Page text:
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Patton Oswalt's Status About Losing His Wife Is A Devastating Description Of Grief

Fans have come to love Patton Oswalt as a raucous, biting, dark comedian that can slice and dice and even turn the most complicated of topics on their head with ease. But the loss of Oswalt's beloved wife, Michelle McNamara, has totally rocked the sharp-witted funnyman and his 7-year-old daughter, Alice. So now he's turned his observational genius inward and took to Facebook to give the world a detailed report. Patton Oswalt's status about losing his wife is a heartbreaking and vivid description of what it feels like to be in the depths of grief.

And once you read it, you'll grieve right along with him.

He starts off by comparing his crushing grief to depression. He opens the Facebook post with a simple statement, "Thanks, grief," he wrote. "Thanks for making depression look like the buzzing little bully it always was."

Oswalt's wife, Michelle McNamara was a crime writer and died suddenly in her sleep at just 46 years old, according to the Hollywood Reporter.

Oswalt explained, "Grief is Jason Statham holding that 4th grade bully's head in a toilet and then fucking the teacher you've got a crush on in front of the class. Grief makes depression cower behind you and apologize for being such a dick."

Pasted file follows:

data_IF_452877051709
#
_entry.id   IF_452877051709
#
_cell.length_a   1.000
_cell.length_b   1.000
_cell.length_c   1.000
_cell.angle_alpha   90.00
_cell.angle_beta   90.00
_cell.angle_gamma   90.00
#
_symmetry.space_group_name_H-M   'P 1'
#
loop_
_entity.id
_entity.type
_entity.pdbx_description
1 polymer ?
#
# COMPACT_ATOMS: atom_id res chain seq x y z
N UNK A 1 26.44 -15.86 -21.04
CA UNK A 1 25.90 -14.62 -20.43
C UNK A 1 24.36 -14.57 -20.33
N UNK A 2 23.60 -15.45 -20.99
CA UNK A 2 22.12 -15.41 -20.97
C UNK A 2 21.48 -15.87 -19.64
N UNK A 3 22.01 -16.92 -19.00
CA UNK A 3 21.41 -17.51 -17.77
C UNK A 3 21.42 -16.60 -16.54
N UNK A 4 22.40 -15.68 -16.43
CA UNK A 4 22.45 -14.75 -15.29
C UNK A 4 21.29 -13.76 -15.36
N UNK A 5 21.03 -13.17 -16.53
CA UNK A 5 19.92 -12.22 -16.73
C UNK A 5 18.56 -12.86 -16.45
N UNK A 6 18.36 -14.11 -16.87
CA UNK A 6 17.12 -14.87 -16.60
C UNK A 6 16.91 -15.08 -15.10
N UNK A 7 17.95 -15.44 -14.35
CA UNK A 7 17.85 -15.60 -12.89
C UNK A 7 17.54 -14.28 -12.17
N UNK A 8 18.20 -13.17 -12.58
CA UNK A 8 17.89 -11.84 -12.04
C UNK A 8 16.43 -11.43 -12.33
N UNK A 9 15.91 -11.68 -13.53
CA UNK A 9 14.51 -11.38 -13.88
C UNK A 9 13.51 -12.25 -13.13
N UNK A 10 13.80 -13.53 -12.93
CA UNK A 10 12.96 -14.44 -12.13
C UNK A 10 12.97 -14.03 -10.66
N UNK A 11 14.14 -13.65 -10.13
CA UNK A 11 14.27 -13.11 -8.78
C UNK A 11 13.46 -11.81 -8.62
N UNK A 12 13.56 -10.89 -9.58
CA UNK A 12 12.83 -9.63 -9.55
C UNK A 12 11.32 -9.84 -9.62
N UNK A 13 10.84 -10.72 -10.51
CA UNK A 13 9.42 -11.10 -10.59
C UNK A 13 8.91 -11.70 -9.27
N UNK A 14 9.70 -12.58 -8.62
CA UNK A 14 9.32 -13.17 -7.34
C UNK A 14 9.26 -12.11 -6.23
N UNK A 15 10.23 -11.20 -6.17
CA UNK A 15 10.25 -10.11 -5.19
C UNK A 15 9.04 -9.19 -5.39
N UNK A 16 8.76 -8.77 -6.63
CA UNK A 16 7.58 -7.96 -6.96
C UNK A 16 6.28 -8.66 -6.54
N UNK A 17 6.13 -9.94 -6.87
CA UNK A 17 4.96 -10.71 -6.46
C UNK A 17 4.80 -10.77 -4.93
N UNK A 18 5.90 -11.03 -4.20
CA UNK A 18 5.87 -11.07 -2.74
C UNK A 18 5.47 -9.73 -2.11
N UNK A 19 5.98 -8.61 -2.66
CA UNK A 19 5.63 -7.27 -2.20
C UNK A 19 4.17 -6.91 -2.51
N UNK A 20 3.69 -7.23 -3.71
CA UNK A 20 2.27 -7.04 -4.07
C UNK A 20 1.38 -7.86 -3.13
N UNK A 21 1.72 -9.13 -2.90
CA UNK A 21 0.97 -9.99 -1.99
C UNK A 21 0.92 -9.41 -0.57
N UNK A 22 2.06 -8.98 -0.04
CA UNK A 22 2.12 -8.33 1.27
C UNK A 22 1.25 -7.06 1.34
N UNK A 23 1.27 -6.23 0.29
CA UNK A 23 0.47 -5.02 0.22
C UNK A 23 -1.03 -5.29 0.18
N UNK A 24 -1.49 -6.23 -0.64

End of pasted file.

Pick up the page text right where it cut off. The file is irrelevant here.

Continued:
Oswalt hasn't lost his way around words.

He goes on to explain that grief just is. There's nothing to be gained, or any of the proverbial "silver lining" to the sudden death of your wife. Instead grieving is more like survival. Oswalt wrote that, after being "face-down and frozen for weeks," he wondered if "maybe 102 days later I'll be walking."

Oswalt, 102 days into the death of his wife, seems to be coming to terms with the fact that her loss isn't something he'll ever be able to, or even want to, "get over." Instead he'll have to learn to live again as a completely different person, one living his life, and raising his Alice without his wife.

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"And, if you're a parent?" he continued. "You'll wish you were your kid's age, because the way they embrace despair and joy are at a purer level that you're going to have to reconnect with, to reach backwards through years of calcified cynicism and ironic detachment."

For how, he said he's finishing the serial killer book about "The Golden State Killer" that McNamara was working on when she died. And he said he's almost ready to get back to work.

And I'm going to start telling jokes again soon. And writing. And acting in stuff and making things I like and working with friends on projects and do all the stuff I was always so privileged to get to do before the air caught fire around me and the sun died. It's all I knew how to do before I met Michelle. I don't know what else I'm supposed to do now without her.

I hope Oswalt gets back to doing what he loves very soon and that he and Alice are able to find some peace, and maybe even a laugh or two to help them through their next 102 days.

Now if you'll excuse me, I could use a good cry.